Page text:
Show don’t tell: Bajirao Mastani

I’ve always found cinema a fascinating world. Why is the protagonist framed by pillars? Would we know one of the characters is walking into trouble if no ominous music was playing in the background? Why does this scene have a lot of reds?

At J-School, we had the option to learn cinema analysis and interpretation. I had opted for other electives, and had given this as my last preference. As luck would have it, I was assigned this elective thanks to a mystifying algorithm that the management used.

I was disappointed when I got the news, but I couldn’t help but feel happy that THE Baradwaj Rangan was going to be taking these classes. Soon enough, I realised that this was one of the best things to happen at ACJ for me. My latent curiosity found an outlet, and it was pure joy analysing movies with him (side note: he is a very kind and non-judgemental teacher).

So here I am, trying to apply what I learnt through the Talking Cinema elective.

In this post, I attempt to interpret the visual storytelling that permeates Bajirao Mastani, a 2015 Hindi film by Sanjay Leela Bhansali.

Kashibai’s character progression

Bajirao marries Kashi as dictated by tradition. She is emotionally expressive, religious, and wears her heart on her sleeve.

She is introduced with lamps around her – symbolic of her passionate nature.

She wears colours that indicate passion too: reds, yellows, orange, maroon, etc. Even her eyes are red-rimmed.

As the film progresses, she comes to represent Bajirao’s duties as a Peshwa- fighting battles, within and outside. She remains the dutiful wife, sticking to rigid rules: We see her in square/rectangular spaces, which in Indian context represents the masculine, which is inflexible, conscientious, and rule-adhering.

She is so duty conscious that she welcomes Mastani with the traditional aarti, invites her to participate in the palace’s celebrations, and takes care of Bajirao till his death. The descent of her life from light to darkness is also shown visually – her scenes are placed in well-lit spaces, vibrant interiors, she wears vibrant colours. As she comes to terms with Bajirao belonging to Mastani more than to her, she is seen in progressively dark spaces and wears cool tones. Sample: the scene where she asks Bajirao to never step into her quarters again, and starts blowing out the lamps; the next being her informing Bajirao she’s pregnant with his child, in a gloomy garden- she wears blue, her hair is loose, there are very few lamps.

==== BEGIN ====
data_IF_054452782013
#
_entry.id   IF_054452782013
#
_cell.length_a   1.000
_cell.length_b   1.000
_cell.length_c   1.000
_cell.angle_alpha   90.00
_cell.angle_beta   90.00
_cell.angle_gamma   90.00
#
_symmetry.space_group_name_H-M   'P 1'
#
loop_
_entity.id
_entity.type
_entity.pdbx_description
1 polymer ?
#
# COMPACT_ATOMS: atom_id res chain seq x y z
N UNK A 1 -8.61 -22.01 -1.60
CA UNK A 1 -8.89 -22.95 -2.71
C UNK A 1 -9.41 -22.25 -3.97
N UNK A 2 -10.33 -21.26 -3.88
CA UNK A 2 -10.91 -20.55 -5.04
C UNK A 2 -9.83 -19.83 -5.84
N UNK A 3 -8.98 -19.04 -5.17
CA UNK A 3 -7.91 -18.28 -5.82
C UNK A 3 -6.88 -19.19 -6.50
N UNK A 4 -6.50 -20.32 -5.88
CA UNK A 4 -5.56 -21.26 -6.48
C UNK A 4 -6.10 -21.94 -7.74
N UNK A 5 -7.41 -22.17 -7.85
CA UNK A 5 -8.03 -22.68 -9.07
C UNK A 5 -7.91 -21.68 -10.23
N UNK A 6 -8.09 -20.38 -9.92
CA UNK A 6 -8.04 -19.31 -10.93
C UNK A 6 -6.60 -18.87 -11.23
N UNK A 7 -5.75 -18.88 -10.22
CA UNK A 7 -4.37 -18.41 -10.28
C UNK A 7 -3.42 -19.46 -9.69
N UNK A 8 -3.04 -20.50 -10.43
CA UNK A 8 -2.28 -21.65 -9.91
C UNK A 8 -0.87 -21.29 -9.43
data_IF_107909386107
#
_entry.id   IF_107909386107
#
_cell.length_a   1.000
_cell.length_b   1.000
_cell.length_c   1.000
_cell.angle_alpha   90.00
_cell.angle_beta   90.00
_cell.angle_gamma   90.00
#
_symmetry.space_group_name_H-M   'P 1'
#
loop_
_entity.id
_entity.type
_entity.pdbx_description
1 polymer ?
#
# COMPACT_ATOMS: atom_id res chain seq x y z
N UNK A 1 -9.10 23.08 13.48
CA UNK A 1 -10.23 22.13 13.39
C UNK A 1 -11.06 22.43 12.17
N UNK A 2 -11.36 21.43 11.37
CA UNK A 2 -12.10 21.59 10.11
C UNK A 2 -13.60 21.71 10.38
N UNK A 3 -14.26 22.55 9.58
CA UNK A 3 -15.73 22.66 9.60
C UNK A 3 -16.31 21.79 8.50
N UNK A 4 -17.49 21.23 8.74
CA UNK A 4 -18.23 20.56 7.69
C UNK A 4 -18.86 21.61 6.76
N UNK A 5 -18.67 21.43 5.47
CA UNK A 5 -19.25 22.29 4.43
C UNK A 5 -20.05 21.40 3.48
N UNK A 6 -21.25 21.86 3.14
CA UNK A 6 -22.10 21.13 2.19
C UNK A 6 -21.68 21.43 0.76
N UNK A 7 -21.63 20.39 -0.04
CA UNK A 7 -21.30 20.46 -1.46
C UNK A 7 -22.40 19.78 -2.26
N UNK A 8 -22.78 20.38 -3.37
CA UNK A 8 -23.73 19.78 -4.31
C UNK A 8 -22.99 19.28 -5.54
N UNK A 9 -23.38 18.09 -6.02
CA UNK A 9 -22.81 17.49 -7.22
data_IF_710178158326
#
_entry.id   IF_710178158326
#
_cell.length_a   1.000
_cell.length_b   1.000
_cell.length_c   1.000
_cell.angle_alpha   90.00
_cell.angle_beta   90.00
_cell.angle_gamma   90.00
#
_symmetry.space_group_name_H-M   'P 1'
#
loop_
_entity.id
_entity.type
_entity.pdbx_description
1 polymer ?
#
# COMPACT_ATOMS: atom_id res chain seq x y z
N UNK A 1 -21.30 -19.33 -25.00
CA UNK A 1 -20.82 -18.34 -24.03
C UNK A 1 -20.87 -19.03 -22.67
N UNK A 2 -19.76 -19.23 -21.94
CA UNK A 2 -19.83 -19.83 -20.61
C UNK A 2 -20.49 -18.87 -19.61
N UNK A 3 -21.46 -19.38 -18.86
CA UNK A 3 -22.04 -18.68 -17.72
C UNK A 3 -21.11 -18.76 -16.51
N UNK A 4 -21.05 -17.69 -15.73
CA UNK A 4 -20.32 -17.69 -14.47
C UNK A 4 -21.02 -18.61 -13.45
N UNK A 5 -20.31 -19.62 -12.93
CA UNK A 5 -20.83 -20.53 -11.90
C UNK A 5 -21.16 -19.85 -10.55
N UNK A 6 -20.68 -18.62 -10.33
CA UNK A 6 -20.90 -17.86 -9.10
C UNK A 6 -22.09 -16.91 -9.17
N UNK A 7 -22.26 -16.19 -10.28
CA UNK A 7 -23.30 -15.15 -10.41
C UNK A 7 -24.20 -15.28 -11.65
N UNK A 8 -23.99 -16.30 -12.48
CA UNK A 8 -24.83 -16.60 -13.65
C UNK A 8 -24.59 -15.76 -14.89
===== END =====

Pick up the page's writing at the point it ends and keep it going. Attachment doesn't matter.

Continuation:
Towards the end of the movie, she wears the palest of colours and whites too- symbolic of her soul having detached from her emotions. Her face is almost always placid, rarely expressing any emotion, her eyes seldom shed tears. Priyanka is hands down the best thing about this movie.

Mastani’s character progression

Mastani is portrayed as a calm person who never loses her composure – even when expressing intense emotions. A lot of her scenes feature placid water. When she’s happy, when her heart’s aflutter, we see her amidst fountains.

She wears the most subtle shades of colours, her home is set amidst a still lake.

When she is experiencing intense emotions, they’re denoted by intense colours – case in point – the Mohe Rang Do Lal song sequence: she wears muted colours, but she bears her palm as she looks at Bajirao and we see red.

When she is sequestered in a run-down palace by Bajirao’s mom, everything around her is black- you can almost feel the heaviness.

Her relationship with Bajirao alludes to the Krishna-gopika equation – she is moved to tears by her love for him – a common occurrence in poems by Krishna devotees on their divine experiences. Even Mohe Rang Do Laal is a song sung to Krishna.

As with the mythical god’s story, the Bajirao-Mastani relationship doesn’t take into account ethics. She leaves everything for him, and is willing to go to great lengths to be with him, yet she doesn’t mind that Kashi will be the one who will be acknowledged as the wife; she understands Kashi’s hurt and doesn’t serve platitudes. The lack of regret on the couple’s part about hurting Kashi and other people, is representative of the fluid morality their relationship shows – and is denoted by circles – the feminine principle – free-flowing, flexible.

As the movie progresses, we see Mastani is deep reds and browns, her spaces are more fire than water.

That is, where Kashi moves into a non-attached space in her relationship with Bajirao, we see Mastani losing her cool, needing to assert her love, her relationship, her beliefs.

The ethereal Deepika is the apt pick: her fluid motions, minimal makeup, soft voice and subtle expressions also reflecting her – water – the feminine.

Published by Kirthika Soundararajan

Journalism student. Loves animals. Aspires to write about history, art, culture, and people.

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